Consumer bureau study: Online loans can lead to bank woes

Many Americans are facing steep bank fees and even losing their accounts after signing up for online payday loans, according to a new government report.

The Consumer Financial Protection Bureau reported Wednesday that half of all Americans that have taken out an online loan have ended up paying an average of $185 in bank penalties.


The agency, which is considering new rules on the payday lending industry, identified several potential issues that can arise when online lenders have the authority to debit bank accounts of borrowers.

When borrowers do not have enough money in their accounts, they can end up facing a host of overdraft fees or failed transactions. And when borrowers do get hit with a bank penalty, the CFPB found that a third end up losing their accounts thanks to the failed transactions or negative account balances that are the end result.

“Taking out an online payday loan can result in collateral damage to a consumer’s bank account,” said CFPB Director Richard Cordray. “Bank penalty fees and account closures are a significant and hidden cost to these products. We are carefully considering this information as we continue to prepare new regulations in this market.”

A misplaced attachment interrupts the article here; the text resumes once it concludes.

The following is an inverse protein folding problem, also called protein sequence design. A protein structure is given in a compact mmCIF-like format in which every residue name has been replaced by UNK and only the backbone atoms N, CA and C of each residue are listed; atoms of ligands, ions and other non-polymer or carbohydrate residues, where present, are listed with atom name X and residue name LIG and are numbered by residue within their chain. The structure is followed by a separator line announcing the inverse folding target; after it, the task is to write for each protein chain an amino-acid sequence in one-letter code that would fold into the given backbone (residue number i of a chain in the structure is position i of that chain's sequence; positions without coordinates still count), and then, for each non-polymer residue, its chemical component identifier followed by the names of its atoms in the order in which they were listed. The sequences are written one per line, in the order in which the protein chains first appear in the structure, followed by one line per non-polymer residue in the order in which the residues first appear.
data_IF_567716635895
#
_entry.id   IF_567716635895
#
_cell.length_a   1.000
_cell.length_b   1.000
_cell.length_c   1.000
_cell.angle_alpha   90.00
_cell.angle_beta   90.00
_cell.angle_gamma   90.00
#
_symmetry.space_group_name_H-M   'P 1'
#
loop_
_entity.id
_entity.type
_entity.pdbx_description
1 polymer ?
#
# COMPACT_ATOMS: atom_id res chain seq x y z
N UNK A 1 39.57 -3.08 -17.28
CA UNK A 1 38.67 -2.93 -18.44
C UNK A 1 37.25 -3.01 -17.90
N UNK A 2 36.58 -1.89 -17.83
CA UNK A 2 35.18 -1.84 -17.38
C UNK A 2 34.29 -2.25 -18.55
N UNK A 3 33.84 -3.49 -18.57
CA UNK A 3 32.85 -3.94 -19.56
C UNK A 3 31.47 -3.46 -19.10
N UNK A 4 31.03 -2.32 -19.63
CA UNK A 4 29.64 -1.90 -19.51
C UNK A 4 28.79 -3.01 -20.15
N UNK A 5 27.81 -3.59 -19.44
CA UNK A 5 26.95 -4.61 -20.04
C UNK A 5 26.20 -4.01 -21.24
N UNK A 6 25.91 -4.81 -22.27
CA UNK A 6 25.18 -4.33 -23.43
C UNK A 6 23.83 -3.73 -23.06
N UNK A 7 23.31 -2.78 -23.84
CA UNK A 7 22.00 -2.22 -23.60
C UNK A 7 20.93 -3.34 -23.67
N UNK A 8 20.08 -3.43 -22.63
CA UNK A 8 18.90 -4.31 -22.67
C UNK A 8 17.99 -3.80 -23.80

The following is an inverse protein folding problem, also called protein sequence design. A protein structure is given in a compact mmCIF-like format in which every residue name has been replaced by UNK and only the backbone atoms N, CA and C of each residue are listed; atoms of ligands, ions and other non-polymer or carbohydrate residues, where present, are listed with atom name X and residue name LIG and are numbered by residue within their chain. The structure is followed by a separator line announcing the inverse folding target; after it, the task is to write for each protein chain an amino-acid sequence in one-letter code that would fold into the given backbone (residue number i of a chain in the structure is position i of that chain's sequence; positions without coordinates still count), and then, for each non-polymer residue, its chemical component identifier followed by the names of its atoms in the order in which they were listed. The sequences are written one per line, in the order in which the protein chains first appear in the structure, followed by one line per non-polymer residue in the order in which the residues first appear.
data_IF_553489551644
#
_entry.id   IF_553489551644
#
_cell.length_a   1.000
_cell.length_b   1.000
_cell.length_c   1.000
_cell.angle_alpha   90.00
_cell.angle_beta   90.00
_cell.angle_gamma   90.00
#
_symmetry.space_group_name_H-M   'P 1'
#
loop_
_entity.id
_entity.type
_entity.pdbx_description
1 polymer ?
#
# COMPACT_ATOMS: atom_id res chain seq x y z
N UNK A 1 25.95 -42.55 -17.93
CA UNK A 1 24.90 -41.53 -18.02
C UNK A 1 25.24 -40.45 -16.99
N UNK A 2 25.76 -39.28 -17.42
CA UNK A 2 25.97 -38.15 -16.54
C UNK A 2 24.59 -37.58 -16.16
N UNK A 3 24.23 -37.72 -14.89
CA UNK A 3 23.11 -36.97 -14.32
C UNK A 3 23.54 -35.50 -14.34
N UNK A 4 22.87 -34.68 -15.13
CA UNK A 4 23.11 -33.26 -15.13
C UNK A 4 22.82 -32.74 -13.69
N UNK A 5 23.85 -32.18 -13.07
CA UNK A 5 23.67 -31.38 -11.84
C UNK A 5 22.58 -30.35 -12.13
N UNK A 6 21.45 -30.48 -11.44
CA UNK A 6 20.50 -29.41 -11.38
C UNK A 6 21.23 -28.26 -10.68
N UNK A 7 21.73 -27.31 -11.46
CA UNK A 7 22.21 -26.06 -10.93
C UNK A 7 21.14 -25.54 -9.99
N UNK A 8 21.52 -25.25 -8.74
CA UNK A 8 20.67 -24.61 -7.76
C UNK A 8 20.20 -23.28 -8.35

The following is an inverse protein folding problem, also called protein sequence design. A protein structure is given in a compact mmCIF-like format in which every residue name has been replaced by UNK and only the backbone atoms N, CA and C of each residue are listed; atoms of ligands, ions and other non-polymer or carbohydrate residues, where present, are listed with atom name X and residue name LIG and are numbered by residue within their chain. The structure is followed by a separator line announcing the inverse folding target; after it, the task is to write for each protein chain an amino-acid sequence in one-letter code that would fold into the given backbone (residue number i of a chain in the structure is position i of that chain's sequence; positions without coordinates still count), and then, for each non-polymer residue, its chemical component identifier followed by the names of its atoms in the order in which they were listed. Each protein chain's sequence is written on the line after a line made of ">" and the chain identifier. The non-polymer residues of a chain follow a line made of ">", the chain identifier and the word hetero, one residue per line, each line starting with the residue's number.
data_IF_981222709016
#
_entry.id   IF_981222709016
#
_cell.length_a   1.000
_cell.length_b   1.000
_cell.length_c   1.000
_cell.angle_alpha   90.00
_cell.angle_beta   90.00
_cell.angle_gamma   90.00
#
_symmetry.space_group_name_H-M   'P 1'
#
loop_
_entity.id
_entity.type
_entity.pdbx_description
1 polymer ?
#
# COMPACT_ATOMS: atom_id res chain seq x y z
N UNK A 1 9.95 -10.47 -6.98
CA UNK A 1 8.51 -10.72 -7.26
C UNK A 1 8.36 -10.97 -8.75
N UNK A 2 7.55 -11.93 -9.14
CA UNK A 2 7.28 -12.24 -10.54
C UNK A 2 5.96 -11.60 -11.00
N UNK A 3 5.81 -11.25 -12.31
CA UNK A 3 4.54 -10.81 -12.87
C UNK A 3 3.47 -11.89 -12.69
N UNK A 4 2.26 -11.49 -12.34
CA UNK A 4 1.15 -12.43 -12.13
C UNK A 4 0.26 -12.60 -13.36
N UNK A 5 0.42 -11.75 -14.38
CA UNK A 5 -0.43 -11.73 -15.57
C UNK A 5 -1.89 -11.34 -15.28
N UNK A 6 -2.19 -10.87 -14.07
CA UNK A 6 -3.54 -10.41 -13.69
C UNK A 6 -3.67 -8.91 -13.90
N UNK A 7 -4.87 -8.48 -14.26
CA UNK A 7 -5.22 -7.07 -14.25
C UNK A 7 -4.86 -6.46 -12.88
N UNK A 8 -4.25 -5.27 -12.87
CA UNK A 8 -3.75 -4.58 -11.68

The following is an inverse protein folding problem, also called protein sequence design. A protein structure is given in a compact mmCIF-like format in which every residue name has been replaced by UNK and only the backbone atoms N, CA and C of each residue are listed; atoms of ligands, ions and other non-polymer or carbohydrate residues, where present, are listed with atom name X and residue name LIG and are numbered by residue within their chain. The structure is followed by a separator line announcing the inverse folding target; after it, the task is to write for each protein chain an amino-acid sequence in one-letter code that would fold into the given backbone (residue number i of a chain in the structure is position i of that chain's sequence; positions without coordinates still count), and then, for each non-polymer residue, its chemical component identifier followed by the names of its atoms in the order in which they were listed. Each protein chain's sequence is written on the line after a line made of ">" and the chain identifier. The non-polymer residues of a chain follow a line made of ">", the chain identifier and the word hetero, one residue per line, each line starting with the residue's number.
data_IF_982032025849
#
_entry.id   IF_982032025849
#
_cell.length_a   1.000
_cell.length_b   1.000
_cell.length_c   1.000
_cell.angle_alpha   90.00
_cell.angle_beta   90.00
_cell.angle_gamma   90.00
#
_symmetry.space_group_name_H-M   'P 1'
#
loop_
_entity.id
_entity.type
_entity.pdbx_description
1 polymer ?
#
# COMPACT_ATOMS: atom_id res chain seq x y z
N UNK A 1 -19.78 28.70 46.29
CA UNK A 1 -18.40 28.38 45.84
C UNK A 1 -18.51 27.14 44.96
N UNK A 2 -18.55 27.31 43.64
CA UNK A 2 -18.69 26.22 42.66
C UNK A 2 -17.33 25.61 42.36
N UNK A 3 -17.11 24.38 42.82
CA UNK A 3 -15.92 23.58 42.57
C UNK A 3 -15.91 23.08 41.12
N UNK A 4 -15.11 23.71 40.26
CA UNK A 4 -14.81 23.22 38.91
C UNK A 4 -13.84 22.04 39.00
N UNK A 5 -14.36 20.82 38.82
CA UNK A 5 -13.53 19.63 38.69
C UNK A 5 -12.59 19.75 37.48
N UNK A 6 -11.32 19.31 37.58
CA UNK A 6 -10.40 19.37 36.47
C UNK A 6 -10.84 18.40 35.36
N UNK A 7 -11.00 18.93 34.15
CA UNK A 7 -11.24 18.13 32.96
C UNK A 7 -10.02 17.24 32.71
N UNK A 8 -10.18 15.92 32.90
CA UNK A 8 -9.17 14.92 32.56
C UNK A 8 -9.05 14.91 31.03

The fees consumers end up paying their banks for failed debits does not include fees that the lender may end up assessing as well. For a failed debit transaction, the CFPB found that lenders could end up assessing their own fees on top of that.

Furthermore, the CFPB found that lenders would often repeatedly try to tap a borrower’s bank account after an initial failed transaction, tacking on new fees each time. Lenders also will try to break up payment requests into smaller, separate amounts, to try and maximize their odds of successfully debiting the account.

However, the CFPB found in its report that if a borrower has trouble paying back a lender, repeated attempts are unlikely to be successful. After a first failed transaction, the CFPB found that 70 percent of borrowers still cannot make the payment after a second attempt.

The study spanned 18 months, where the CFPB scoured financial data to carve out 330 online lenders. All told, the CFPB identified nearly 20,000 accounts that saw payment requests from at least one of those lenders.